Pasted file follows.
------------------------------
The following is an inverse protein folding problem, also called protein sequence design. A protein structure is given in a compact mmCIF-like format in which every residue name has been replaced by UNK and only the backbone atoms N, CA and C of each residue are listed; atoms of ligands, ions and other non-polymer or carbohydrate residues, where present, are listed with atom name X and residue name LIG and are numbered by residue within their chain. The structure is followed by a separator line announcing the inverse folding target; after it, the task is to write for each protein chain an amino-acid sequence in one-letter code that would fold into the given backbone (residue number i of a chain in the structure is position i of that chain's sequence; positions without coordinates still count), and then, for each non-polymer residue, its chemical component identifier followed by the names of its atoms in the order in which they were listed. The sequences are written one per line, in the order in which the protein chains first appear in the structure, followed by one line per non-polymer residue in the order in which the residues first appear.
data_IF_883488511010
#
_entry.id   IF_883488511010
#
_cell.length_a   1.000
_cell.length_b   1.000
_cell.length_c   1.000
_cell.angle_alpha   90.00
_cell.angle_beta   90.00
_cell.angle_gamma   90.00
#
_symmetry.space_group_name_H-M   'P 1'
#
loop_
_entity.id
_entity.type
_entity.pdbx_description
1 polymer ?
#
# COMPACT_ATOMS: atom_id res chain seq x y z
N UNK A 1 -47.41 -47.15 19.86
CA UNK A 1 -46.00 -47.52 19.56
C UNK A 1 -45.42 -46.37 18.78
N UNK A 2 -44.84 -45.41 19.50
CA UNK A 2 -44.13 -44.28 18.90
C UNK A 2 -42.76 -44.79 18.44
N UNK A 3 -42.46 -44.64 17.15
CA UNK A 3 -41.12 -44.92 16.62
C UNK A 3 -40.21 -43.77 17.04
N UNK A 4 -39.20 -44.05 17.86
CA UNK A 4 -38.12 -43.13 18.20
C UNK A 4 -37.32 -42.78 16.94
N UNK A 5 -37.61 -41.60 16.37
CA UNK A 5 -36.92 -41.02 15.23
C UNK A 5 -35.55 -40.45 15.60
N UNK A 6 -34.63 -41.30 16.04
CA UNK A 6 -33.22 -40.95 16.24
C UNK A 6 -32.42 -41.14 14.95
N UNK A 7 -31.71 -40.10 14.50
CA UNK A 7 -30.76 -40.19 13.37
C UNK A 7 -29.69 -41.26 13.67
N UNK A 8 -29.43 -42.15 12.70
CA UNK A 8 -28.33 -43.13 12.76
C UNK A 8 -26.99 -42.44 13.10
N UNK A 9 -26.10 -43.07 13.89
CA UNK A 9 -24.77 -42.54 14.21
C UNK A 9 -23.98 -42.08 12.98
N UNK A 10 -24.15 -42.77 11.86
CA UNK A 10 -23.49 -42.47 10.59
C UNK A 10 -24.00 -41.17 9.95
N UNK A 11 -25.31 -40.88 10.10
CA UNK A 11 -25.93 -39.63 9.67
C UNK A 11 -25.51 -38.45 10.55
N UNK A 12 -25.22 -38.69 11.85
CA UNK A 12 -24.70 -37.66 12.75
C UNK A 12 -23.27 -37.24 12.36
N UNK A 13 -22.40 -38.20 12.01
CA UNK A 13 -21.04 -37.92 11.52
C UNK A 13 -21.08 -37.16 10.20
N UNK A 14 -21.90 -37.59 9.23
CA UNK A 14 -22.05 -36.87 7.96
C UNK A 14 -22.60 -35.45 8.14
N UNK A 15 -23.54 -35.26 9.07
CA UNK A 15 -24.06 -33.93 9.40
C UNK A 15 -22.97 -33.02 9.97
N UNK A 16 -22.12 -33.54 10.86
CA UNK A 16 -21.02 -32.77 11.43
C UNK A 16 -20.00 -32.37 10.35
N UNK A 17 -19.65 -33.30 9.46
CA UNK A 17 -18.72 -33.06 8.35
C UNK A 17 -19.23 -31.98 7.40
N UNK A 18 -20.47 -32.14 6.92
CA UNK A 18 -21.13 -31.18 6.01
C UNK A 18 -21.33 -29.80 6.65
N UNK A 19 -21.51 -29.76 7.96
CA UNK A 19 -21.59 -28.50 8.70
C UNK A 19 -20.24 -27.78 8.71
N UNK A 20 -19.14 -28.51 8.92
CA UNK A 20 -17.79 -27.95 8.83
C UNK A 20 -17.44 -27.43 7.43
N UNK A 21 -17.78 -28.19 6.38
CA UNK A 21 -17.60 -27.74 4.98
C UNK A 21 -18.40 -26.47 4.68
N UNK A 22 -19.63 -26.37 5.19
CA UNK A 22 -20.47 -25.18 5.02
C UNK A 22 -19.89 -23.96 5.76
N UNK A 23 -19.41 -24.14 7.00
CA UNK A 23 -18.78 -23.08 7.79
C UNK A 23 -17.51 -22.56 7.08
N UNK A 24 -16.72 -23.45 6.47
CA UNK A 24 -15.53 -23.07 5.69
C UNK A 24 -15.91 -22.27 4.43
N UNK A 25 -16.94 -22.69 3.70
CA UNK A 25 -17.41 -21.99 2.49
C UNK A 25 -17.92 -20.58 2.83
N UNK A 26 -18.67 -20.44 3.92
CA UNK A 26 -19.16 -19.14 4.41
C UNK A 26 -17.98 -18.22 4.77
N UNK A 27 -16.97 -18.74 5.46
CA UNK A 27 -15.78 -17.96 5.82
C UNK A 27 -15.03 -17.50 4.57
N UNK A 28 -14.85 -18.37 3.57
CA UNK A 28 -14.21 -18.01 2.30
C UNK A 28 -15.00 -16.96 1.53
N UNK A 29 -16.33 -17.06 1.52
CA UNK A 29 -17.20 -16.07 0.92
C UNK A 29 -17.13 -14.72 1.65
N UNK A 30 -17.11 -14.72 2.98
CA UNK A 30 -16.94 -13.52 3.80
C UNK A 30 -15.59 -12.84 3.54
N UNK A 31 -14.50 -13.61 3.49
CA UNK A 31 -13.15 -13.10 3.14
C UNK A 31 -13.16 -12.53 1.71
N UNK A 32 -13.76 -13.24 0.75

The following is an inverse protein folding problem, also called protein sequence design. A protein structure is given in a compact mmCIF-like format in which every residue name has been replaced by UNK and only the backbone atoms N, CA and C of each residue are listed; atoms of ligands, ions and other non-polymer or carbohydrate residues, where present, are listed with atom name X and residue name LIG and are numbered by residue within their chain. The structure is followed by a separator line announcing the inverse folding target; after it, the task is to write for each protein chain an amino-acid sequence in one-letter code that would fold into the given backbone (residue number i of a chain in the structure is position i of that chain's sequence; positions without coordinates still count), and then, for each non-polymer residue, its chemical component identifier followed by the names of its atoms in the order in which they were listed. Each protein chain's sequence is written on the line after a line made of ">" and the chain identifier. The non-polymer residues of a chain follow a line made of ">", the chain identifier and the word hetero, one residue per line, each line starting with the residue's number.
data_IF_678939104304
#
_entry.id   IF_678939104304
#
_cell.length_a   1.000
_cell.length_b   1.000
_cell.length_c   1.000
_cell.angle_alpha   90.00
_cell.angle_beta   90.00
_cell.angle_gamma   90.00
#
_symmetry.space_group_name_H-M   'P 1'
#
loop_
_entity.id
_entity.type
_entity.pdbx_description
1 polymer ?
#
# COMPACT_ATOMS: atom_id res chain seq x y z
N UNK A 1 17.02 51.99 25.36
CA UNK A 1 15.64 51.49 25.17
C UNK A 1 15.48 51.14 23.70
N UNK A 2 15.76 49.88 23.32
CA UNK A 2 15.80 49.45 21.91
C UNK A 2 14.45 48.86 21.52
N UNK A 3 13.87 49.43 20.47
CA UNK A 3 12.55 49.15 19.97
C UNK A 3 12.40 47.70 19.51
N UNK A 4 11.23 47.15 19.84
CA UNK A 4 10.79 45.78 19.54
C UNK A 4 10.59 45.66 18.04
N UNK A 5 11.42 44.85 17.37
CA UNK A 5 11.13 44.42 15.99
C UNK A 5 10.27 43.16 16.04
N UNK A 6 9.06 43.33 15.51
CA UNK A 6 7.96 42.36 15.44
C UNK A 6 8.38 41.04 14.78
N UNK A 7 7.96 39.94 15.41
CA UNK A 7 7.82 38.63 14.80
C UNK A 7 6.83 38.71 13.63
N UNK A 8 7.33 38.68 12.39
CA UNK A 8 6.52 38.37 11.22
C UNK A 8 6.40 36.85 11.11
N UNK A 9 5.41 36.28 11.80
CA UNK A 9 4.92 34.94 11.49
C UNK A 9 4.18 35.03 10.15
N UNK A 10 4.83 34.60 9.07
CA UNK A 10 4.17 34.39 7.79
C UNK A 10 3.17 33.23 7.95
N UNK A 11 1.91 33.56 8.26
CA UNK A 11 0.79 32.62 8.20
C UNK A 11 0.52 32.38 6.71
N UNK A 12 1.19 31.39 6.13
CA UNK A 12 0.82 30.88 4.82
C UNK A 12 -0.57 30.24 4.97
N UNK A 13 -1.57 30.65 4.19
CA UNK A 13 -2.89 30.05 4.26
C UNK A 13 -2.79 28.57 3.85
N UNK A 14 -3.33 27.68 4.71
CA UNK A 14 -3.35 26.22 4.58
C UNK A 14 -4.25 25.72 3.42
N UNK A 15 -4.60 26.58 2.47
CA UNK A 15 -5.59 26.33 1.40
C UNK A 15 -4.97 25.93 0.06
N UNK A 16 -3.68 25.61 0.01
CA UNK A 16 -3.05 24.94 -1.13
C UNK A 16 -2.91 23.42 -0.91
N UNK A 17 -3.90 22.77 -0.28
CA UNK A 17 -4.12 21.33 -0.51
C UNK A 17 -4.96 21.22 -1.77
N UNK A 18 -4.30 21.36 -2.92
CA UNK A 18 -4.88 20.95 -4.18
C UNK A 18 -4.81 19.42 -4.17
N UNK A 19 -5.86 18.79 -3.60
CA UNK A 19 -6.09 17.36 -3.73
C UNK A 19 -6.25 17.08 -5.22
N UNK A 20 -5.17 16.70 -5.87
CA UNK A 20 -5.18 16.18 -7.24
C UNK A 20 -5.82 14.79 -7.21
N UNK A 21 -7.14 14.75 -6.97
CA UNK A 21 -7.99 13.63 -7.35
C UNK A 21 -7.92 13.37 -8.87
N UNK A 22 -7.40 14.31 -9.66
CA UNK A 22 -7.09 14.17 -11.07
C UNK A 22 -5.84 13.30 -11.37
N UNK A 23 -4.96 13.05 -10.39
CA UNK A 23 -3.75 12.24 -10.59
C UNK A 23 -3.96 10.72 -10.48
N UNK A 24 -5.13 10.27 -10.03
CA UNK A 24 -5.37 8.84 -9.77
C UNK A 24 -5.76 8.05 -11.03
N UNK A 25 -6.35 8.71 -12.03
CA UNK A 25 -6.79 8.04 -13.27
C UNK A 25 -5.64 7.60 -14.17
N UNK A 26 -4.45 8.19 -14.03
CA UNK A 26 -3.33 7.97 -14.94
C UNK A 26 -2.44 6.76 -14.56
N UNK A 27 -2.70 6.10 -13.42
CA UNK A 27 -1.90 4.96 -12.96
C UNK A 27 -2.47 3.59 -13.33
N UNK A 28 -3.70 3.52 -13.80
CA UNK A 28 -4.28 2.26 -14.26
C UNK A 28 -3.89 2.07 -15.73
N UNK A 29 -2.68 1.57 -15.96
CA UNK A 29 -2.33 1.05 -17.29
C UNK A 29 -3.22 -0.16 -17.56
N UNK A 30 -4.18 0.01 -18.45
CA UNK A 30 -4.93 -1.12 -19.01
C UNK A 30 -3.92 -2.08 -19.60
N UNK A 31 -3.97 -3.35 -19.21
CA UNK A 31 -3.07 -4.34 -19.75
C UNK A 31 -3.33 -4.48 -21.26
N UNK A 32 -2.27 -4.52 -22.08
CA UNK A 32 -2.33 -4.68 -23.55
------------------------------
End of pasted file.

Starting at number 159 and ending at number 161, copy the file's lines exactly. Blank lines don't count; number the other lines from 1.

CA UNK A 8 6.52 38.37 11.22
C UNK A 8 6.40 36.85 11.11
N UNK A 9 5.41 36.28 11.80